Public perceptions of energy consumption and savings



When asked for the most effective strategy they could implement to conserve energy, most participants mentioned curtailment (e.g., turning off lights, driving less) rather than efficiency improvements (e.g., installing more efficient light bulbs and appliances), in contrast to experts’ recommendations.

For a sample of 15 activities, participants underestimated energy use and savings by a factor of 2.8 on average, with small overestimates for low-energy activities and large underestimates for high-energy activities. Additional estimation and ranking tasks also yielded relatively flat functions for perceived energy use and savings. Across several tasks, participants with higher numeracy scores and stronger proenvironmental attitudes had more accurate perceptions. The serious deficiencies highlighted by these results suggest that well-designed efforts to improve the public’s understanding of energy use and savings could pay large dividends.

Researchers said most Americans focus on what they can do that is cheap and easy at the moment, and do not think about the importance of taking basic steps, such as buying high-mileage vehicles. Another problem, researchers said, is that the public suffers from a “single-action bias,” meaning that after doing one or two things to save small amounts of energy, people feel they have done enough.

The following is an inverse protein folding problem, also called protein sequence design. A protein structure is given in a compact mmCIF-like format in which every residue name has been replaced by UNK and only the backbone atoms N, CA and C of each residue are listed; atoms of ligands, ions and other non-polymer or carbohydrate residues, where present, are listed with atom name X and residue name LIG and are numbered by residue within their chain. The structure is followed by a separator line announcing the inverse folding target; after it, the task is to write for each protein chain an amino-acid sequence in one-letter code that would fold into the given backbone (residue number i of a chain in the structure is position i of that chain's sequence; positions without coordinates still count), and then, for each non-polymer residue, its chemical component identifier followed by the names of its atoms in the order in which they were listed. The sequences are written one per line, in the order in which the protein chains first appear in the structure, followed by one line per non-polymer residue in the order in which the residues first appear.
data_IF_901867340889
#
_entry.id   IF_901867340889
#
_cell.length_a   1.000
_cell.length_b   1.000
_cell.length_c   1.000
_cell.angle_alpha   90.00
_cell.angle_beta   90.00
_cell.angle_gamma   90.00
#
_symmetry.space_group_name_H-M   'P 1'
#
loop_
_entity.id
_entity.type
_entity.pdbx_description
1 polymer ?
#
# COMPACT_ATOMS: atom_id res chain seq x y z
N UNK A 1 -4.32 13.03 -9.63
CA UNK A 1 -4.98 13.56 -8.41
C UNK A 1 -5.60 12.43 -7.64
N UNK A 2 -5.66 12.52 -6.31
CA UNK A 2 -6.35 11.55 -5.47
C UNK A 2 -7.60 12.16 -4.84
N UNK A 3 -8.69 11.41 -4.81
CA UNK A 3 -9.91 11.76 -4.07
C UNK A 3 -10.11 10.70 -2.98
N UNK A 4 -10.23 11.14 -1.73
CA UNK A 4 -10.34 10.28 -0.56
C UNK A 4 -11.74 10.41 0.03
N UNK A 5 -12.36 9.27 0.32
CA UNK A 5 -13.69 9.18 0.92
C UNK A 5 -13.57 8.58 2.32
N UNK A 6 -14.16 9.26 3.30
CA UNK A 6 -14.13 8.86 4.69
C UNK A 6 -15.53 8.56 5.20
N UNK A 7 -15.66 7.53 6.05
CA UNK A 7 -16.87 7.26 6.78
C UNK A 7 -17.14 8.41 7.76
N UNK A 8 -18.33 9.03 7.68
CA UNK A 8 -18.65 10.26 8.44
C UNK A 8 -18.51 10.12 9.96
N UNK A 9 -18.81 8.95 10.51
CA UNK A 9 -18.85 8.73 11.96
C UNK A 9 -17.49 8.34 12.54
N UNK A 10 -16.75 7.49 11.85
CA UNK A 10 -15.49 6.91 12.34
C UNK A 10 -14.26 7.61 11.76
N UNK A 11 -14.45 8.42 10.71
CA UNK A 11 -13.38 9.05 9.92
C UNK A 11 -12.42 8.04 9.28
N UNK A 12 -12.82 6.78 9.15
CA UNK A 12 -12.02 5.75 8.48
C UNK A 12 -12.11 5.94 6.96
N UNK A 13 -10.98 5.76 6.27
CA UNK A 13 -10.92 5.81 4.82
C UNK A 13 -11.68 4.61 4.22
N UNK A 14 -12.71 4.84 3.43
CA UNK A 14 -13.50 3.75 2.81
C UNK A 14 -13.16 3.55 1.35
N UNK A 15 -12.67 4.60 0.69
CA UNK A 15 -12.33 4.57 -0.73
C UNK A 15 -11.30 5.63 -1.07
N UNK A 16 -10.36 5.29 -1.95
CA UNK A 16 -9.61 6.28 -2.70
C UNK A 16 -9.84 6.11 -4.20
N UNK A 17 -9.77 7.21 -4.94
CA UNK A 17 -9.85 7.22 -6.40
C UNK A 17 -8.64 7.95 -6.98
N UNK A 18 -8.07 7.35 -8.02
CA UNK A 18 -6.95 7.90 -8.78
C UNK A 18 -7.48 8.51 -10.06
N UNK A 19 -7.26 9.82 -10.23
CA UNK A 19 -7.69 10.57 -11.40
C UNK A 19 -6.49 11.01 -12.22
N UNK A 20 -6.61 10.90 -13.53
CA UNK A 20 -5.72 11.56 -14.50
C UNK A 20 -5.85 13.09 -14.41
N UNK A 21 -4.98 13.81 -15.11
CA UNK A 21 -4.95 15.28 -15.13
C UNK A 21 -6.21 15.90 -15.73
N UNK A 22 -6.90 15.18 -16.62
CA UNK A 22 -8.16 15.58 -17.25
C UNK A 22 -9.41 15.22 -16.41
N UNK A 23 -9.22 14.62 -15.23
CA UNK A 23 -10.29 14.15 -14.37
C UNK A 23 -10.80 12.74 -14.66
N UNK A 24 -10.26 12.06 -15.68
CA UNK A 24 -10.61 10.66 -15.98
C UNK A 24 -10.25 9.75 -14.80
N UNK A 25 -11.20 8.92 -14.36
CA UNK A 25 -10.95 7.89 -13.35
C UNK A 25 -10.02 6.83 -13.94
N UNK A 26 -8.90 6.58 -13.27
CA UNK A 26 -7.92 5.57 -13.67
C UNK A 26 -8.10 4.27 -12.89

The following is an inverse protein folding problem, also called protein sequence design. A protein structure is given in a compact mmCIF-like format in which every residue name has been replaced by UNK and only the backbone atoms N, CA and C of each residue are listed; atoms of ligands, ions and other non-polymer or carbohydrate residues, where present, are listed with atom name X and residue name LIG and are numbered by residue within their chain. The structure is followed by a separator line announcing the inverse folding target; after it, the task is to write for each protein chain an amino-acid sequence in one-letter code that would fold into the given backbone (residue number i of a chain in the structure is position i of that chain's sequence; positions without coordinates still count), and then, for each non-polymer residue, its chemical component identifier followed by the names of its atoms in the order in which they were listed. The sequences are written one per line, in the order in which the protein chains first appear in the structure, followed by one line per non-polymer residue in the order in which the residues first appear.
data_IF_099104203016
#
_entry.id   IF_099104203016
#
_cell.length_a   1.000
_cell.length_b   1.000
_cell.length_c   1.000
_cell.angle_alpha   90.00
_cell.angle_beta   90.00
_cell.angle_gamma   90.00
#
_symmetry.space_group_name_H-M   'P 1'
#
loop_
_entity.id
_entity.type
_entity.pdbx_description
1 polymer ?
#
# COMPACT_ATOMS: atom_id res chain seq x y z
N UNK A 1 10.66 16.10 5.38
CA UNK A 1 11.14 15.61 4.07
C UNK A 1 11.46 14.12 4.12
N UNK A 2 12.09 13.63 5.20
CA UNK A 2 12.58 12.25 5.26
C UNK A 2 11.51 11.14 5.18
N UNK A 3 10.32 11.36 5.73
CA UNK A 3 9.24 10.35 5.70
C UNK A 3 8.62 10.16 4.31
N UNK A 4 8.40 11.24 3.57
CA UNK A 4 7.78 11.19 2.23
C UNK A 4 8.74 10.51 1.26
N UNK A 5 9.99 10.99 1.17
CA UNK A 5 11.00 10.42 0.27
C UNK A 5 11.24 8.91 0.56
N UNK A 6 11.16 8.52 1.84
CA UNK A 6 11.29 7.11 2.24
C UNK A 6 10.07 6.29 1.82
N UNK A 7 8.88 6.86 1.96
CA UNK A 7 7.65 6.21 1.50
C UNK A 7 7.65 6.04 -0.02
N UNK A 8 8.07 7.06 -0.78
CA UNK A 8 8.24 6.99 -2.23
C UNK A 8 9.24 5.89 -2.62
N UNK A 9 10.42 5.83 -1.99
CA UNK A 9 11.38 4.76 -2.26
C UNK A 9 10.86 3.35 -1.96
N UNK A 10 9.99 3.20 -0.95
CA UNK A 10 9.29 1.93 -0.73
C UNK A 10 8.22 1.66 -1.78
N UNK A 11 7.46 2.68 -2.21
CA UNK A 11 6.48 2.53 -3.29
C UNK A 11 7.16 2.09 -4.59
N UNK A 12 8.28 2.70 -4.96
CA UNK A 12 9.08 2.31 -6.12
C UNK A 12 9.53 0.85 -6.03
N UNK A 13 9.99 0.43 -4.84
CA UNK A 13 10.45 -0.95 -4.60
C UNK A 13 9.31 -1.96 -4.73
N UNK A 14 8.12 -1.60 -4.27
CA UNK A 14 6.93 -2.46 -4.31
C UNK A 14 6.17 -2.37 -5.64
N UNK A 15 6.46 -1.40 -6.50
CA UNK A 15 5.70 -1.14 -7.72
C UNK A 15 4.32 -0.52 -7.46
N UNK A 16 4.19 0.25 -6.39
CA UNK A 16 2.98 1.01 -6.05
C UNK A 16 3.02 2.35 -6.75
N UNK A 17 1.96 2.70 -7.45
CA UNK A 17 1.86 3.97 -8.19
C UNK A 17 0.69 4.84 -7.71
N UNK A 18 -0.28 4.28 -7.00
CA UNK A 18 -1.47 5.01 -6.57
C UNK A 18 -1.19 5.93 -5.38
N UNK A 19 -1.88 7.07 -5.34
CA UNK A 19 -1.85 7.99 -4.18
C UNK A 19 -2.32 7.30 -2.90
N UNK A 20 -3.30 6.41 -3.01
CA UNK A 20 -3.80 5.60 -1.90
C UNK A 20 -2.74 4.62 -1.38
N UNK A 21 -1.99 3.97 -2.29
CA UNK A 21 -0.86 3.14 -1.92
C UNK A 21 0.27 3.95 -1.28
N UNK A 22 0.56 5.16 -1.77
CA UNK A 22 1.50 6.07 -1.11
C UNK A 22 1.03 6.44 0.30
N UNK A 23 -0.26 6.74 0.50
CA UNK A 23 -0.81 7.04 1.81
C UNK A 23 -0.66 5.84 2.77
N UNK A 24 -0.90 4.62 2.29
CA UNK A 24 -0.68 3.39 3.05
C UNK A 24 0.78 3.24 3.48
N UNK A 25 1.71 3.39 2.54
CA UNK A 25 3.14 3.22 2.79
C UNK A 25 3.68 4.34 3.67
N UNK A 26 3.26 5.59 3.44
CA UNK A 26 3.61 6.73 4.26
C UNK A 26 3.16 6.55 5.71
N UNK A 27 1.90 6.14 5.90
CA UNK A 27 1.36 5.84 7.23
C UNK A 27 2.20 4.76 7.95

The gaps in knowledge versus reality suggest there is a significant opportunity for education to help consumers make better decisions to save energy. For example, Americans are more likely to say using less energy, such as shutting off lights, is the quickest path to energy conservation, without considering the potential savings from using more energy efficient equipment and behaviors, such as switching to compact fluorescent lightbulbs.

\”Relative to experts\’ recommendations, participants were overly focused on curtailment rather than efficiency, possibly because improvements almost always involve research, effort, and out-of-pocket costs (e.g., buying a new energy-efficient appliance),\” the report said, \”whereas curtailment may be easier to imagine and incorporate into one\’s daily behaviors without any upfront costs.\”

Interestingly, participants who went out of their way to act in ways that were more environmentally friendly guessed less accurately.

The study, published in the Proceedings of the National Academy of Sciences, said the survey results show that environmental groups, scientists, and government officials have failed to effectively communicate the relatively painless steps people can take to slash their energy consumption.

Proceedings of the National Academy of Sciences (Published online before print August 16, 2010, doi: 10.1073/pnas.1001509107) / by Shahzeen Z. Attaria, Michael L. DeKay, Cliff I. Davidson, and Wändi Bruine de Bruin (Open access article)